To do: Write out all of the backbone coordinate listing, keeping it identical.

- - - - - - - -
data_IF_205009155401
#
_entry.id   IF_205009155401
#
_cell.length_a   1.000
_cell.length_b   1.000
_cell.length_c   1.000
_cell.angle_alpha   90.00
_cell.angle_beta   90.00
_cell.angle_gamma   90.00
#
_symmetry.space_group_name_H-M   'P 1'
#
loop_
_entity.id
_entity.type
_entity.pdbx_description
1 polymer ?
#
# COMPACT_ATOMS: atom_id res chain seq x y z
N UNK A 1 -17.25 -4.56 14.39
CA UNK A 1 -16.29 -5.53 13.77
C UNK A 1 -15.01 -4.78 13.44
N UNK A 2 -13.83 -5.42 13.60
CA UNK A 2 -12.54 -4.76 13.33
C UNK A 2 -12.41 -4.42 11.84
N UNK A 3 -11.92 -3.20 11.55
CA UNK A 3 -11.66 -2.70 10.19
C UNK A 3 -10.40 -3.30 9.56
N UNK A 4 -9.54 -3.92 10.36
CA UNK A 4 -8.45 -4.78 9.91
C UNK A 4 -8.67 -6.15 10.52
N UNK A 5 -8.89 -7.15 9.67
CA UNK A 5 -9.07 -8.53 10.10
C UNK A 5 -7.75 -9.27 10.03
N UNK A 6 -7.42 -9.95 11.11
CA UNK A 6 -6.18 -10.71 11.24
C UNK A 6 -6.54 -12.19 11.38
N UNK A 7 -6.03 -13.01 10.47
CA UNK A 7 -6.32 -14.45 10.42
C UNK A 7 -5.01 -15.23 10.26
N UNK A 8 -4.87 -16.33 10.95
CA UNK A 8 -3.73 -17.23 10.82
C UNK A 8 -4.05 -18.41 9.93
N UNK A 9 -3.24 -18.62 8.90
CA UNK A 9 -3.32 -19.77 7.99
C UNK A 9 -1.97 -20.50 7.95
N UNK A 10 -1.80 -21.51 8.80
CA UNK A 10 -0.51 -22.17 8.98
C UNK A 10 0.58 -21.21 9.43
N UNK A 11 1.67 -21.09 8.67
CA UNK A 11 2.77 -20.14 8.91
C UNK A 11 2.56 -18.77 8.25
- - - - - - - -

data_IF_205009155401
#
_entry.id   IF_205009155401
#
_cell.length_a   1.000
_cell.length_b   1.000
_cell.length_c   1.000
_cell.angle_alpha   90.00
_cell.angle_beta   90.00
_cell.angle_gamma   90.00
#
_symmetry.space_group_name_H-M   'P 1'
#
loop_
_entity.id
_entity.type
_entity.pdbx_description
1 polymer ?
#
# COMPACT_ATOMS: atom_id res chain seq x y z
N UNK A 1 -17.25 -4.56 14.39
CA UNK A 1 -16.29 -5.53 13.77
C UNK A 1 -15.01 -4.78 13.44
N UNK A 2 -13.83 -5.42 13.60
CA UNK A 2 -12.54 -4.76 13.33
C UNK A 2 -12.41 -4.42 11.84
N UNK A 3 -11.92 -3.20 11.55
CA UNK A 3 -11.66 -2.70 10.19
C UNK A 3 -10.40 -3.30 9.56
N UNK A 4 -9.54 -3.92 10.36
CA UNK A 4 -8.45 -4.78 9.91
C UNK A 4 -8.67 -6.15 10.52
N UNK A 5 -8.89 -7.15 9.67
CA UNK A 5 -9.07 -8.53 10.10
C UNK A 5 -7.75 -9.27 10.03
N UNK A 6 -7.42 -9.95 11.11
CA UNK A 6 -6.18 -10.71 11.24
C UNK A 6 -6.54 -12.19 11.38
N UNK A 7 -6.03 -13.01 10.47
CA UNK A 7 -6.32 -14.45 10.42
C UNK A 7 -5.01 -15.23 10.26
N UNK A 8 -4.87 -16.33 10.95
CA UNK A 8 -3.73 -17.23 10.82
C UNK A 8 -4.05 -18.41 9.93
N UNK A 9 -3.24 -18.62 8.90
CA UNK A 9 -3.32 -19.77 7.99
C UNK A 9 -1.97 -20.50 7.95
N UNK A 10 -1.80 -21.51 8.80
CA UNK A 10 -0.51 -22.17 8.98
C UNK A 10 0.58 -21.21 9.43
N UNK A 11 1.67 -21.09 8.67
CA UNK A 11 2.77 -20.14 8.91
C UNK A 11 2.56 -18.77 8.25